They’ll have to decide what the Constitution means by an “insurrection” against the Constitution and whether that’s what happened in this case. They will have factual findings, 298 paragraphs of them, from the state trial court. It’s very hard to overcome those findings, given the limitations appellate courts, including the Supreme Court, always obey when reviewing the factual findings of a trial court. They’ll have to decide whether Donald Trump “engaged” in that insurrection or gave it “aid and comfort.”

One thing they could theoretically decide, as a legal matter, is that the highest office in the land is exempt from all this. That’s an absurd interpretation of the language and of the history, but that is the hook on which the trial court hung its final decision not to disqualify Donald Trump — that the Disqualification Clause doesn’t disqualify anyone from the presidency. There’s no issue in this case that it can avoid addressing. Even if they are desperate to duck, there is no easy exit ramp.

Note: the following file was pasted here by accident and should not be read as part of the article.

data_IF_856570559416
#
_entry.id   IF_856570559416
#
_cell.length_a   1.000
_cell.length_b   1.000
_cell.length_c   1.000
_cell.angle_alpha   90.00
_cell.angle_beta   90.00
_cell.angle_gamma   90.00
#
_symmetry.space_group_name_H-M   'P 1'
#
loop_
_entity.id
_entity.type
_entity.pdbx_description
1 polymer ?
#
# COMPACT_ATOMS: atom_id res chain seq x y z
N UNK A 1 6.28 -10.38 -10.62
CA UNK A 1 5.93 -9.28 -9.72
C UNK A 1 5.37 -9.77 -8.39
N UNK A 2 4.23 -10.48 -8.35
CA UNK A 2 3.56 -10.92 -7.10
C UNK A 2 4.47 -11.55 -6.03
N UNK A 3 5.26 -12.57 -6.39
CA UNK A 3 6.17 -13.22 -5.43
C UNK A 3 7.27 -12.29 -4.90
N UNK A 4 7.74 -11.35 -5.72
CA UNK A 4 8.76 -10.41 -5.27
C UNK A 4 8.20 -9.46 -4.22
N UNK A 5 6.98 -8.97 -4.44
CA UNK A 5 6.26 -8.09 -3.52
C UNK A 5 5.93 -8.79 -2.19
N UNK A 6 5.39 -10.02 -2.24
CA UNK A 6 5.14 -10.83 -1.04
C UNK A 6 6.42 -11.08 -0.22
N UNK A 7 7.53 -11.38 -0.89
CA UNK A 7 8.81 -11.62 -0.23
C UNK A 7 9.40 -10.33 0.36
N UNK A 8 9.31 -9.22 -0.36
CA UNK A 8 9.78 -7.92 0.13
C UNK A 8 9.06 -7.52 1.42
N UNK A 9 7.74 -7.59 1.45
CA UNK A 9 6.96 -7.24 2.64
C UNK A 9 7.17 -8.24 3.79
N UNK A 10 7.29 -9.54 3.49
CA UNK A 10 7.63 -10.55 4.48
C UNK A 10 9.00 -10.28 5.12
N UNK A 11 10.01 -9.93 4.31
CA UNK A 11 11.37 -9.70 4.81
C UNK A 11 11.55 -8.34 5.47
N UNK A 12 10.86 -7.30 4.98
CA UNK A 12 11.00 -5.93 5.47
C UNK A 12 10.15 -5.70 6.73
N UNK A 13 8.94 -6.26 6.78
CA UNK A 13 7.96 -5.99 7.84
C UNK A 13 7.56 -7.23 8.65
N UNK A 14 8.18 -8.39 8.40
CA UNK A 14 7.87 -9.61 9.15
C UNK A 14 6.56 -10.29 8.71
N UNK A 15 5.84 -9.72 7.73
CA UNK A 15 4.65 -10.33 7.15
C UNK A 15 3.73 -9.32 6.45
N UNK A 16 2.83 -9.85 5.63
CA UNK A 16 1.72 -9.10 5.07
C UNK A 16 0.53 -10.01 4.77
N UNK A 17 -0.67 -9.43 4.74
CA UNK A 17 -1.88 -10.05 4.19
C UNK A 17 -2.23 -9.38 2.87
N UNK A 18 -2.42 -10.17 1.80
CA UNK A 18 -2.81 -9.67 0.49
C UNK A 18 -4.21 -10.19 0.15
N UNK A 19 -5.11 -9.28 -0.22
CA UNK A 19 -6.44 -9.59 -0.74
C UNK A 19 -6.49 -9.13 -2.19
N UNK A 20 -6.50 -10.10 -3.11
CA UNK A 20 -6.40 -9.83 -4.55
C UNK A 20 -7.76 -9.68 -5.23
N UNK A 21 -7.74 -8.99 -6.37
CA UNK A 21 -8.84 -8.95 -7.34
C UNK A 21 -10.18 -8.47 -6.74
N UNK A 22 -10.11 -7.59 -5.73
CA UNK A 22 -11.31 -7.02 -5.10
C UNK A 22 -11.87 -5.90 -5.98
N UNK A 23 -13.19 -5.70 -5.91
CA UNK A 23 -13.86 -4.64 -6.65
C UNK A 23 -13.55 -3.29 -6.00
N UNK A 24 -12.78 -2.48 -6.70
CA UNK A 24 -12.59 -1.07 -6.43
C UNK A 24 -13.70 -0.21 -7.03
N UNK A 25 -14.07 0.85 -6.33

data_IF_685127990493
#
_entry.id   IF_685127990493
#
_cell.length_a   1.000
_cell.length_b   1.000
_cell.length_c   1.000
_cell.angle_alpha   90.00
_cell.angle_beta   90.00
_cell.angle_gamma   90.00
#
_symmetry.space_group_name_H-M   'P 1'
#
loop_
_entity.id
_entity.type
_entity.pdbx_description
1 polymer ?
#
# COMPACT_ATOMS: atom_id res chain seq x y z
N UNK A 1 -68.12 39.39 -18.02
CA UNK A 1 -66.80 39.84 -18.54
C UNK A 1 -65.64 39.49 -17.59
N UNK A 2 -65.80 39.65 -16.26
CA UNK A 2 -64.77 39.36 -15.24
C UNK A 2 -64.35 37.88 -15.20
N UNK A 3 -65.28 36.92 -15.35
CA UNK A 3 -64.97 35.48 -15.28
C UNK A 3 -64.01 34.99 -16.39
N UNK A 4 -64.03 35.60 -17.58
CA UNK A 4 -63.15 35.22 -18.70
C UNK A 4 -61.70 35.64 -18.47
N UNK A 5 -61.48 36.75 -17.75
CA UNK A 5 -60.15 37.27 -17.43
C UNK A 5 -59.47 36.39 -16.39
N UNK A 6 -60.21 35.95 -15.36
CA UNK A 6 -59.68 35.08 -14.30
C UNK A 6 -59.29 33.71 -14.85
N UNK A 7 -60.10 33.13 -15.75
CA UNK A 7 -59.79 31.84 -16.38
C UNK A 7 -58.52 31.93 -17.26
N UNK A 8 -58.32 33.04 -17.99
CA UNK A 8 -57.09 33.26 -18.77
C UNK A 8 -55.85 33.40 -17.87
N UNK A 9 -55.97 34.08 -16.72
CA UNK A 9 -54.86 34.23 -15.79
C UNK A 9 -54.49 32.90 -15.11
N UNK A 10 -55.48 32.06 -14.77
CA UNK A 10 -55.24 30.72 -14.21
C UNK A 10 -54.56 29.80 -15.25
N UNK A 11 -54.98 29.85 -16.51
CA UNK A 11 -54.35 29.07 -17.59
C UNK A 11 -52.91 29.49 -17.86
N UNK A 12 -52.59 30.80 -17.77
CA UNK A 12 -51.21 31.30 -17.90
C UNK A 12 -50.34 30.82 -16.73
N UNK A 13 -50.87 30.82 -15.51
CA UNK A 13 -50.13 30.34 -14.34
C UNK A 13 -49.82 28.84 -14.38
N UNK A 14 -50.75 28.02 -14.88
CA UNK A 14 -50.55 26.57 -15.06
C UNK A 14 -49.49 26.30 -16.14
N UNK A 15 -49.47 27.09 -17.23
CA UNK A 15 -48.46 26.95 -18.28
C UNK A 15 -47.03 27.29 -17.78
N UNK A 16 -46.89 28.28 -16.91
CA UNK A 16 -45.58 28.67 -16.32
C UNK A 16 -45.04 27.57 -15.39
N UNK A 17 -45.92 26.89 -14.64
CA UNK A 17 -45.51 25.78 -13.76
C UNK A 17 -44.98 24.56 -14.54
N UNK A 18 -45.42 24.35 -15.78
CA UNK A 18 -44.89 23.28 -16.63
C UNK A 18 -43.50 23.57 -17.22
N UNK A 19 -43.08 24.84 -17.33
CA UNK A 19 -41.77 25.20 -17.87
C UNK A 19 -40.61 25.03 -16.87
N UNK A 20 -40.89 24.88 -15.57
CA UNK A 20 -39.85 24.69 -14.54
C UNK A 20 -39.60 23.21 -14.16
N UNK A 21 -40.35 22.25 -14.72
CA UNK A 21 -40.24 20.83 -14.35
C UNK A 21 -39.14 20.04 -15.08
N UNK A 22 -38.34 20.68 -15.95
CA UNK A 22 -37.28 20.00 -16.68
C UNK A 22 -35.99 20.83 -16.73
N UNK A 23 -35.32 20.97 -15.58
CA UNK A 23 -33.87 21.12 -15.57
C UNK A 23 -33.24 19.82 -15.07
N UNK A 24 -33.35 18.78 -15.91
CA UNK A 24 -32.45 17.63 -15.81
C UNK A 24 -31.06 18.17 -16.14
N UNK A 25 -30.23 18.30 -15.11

GAZETTE: How long could the Supreme Court take to decide this? Months?

TRIBE: It won’t be months. If you go back to the calendar for the Nixon tapes case, that didn’t take them very long. Look at Bush v. Gore: There were two arguments in the Supreme Court. I gave the first; David Boies gave the second. Mine was on Dec. 4; his was Dec. 11; and the Supreme Court decision was on Dec. 12. If there’s a will, there’s a way. And there better be a will here because the future of the country is at stake.

GAZETTE: Will any of the conclusions the Colorado Supreme Court has drawn — that Trump is an officer, that Section 3 of the 14th Amendment applies to him, that there was an insurrection on Jan. 6, 2021, which he engaged in and therefore is disqualified from the ballot — affect the Special Counsel’s case in Washington, D.C., or the Fulton County District Attorney’s case in Georgia?

TRIBE: No, I think none of them do. They may sound like they do because some of the language is the same. But the standards are different; the definitions may be different. The Georgia case involves the state RICO criminal statute, and the case in Miami involves classification and espionage laws. And he’s not charged criminally with insurrection in D.C.

Do I think the Supreme Court will be affected by pure politics or by the threatened violence Trump keeps talking about if he is kept off the ballot? Your guess is as good as mine. But if they want to be faithful to their oath — and this case is ultimately about being faithful to the oath to support the Constitution — they will have to set those things aside.